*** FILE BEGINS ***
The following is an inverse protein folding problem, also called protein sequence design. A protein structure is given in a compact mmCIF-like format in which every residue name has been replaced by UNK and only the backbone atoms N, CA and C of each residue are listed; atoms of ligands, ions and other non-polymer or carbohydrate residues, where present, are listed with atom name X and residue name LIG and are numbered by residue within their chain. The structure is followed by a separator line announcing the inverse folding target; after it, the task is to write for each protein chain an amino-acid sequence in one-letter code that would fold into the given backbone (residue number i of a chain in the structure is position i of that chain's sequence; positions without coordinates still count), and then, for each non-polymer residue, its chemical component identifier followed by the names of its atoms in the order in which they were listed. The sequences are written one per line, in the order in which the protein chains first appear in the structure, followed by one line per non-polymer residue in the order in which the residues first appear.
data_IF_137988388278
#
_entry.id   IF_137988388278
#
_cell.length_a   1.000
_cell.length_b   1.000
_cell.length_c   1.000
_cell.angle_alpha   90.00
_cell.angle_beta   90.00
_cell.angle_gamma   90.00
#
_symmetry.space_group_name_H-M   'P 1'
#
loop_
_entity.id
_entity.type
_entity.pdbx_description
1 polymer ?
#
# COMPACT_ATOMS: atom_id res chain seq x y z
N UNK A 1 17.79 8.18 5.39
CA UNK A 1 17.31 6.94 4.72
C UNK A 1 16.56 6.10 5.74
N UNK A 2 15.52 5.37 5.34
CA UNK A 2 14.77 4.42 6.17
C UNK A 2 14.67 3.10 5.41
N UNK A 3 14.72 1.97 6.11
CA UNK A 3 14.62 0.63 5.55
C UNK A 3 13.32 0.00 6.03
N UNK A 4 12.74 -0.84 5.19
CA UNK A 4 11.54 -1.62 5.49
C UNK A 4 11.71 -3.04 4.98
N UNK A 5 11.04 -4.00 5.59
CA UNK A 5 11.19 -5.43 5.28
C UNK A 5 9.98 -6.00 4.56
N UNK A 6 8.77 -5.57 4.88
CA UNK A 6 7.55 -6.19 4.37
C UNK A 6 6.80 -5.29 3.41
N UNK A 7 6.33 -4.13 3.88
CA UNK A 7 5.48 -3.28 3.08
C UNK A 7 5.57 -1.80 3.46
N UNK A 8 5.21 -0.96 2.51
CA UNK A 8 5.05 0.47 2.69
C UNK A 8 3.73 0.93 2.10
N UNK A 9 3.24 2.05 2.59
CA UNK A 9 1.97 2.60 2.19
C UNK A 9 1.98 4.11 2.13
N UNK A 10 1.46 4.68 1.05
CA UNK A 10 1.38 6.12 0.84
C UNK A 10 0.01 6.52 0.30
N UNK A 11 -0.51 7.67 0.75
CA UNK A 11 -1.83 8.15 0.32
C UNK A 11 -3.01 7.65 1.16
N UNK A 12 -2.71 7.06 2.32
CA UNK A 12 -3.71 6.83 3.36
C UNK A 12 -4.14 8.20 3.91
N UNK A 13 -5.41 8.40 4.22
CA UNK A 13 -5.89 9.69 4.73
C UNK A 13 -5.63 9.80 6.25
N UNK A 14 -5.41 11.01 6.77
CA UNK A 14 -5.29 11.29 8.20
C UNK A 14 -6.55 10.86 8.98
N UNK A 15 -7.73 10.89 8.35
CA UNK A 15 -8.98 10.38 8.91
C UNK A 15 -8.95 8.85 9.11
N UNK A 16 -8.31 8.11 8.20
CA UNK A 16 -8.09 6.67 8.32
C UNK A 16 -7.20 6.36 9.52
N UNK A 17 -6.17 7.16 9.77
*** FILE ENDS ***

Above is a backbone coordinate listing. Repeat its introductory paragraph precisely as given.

The following is an inverse protein folding problem, also called protein sequence design. A protein structure is given in a compact mmCIF-like format in which every residue name has been replaced by UNK and only the backbone atoms N, CA and C of each residue are listed; atoms of ligands, ions and other non-polymer or carbohydrate residues, where present, are listed with atom name X and residue name LIG and are numbered by residue within their chain. The structure is followed by a separator line announcing the inverse folding target; after it, the task is to write for each protein chain an amino-acid sequence in one-letter code that would fold into the given backbone (residue number i of a chain in the structure is position i of that chain's sequence; positions without coordinates still count), and then, for each non-polymer residue, its chemical component identifier followed by the names of its atoms in the order in which they were listed. The sequences are written one per line, in the order in which the protein chains first appear in the structure, followed by one line per non-polymer residue in the order in which the residues first appear.